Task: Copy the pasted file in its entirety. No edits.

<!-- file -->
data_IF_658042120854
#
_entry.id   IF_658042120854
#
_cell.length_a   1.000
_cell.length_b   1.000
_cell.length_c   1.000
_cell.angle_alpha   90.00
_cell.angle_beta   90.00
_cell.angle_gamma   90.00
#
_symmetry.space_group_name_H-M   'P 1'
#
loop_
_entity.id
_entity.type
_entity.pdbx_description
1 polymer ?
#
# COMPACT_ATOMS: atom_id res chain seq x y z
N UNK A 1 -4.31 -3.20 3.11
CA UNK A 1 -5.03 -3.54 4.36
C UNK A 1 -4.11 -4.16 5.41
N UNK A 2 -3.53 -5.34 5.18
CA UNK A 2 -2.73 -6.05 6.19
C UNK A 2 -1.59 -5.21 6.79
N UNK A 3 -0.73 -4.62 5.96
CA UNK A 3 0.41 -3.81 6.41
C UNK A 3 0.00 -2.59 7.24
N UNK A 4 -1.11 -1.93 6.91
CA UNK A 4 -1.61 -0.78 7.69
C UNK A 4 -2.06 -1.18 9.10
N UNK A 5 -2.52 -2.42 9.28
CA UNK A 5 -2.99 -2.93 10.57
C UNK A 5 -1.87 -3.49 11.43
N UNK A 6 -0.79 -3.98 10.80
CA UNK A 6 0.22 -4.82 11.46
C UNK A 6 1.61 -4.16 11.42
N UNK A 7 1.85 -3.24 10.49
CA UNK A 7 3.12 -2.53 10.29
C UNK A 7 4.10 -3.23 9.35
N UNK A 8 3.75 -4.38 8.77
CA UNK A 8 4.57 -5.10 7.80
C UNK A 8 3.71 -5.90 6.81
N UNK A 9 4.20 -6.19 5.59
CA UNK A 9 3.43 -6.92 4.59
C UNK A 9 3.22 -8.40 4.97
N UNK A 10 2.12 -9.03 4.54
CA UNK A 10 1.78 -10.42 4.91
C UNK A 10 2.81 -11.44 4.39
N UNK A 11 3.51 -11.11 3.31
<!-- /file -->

data_IF_658042120854
#
_entry.id   IF_658042120854
#
_cell.length_a   1.000
_cell.length_b   1.000
_cell.length_c   1.000
_cell.angle_alpha   90.00
_cell.angle_beta   90.00
_cell.angle_gamma   90.00
#
_symmetry.space_group_name_H-M   'P 1'
#
loop_
_entity.id
_entity.type
_entity.pdbx_description
1 polymer ?
#
# COMPACT_ATOMS: atom_id res chain seq x y z
N UNK A 1 -4.31 -3.20 3.11
CA UNK A 1 -5.03 -3.54 4.36
C UNK A 1 -4.11 -4.16 5.41
N UNK A 2 -3.53 -5.34 5.18
CA UNK A 2 -2.73 -6.05 6.19
C UNK A 2 -1.59 -5.21 6.79
N UNK A 3 -0.73 -4.62 5.96
CA UNK A 3 0.41 -3.81 6.41
C UNK A 3 0.00 -2.59 7.24
N UNK A 4 -1.11 -1.93 6.91
CA UNK A 4 -1.61 -0.78 7.69
C UNK A 4 -2.06 -1.18 9.10
N UNK A 5 -2.52 -2.42 9.28
CA UNK A 5 -2.99 -2.93 10.57
C UNK A 5 -1.87 -3.49 11.43
N UNK A 6 -0.79 -3.98 10.80
CA UNK A 6 0.22 -4.82 11.46
C UNK A 6 1.61 -4.16 11.42
N UNK A 7 1.85 -3.24 10.49
CA UNK A 7 3.12 -2.53 10.29
C UNK A 7 4.10 -3.23 9.35
N UNK A 8 3.75 -4.38 8.77
CA UNK A 8 4.57 -5.10 7.80
C UNK A 8 3.71 -5.90 6.81
N UNK A 9 4.20 -6.19 5.59
CA UNK A 9 3.43 -6.92 4.59
C UNK A 9 3.22 -8.40 4.97
N UNK A 10 2.12 -9.03 4.54
CA UNK A 10 1.78 -10.42 4.91
C UNK A 10 2.81 -11.44 4.39
N UNK A 11 3.51 -11.11 3.31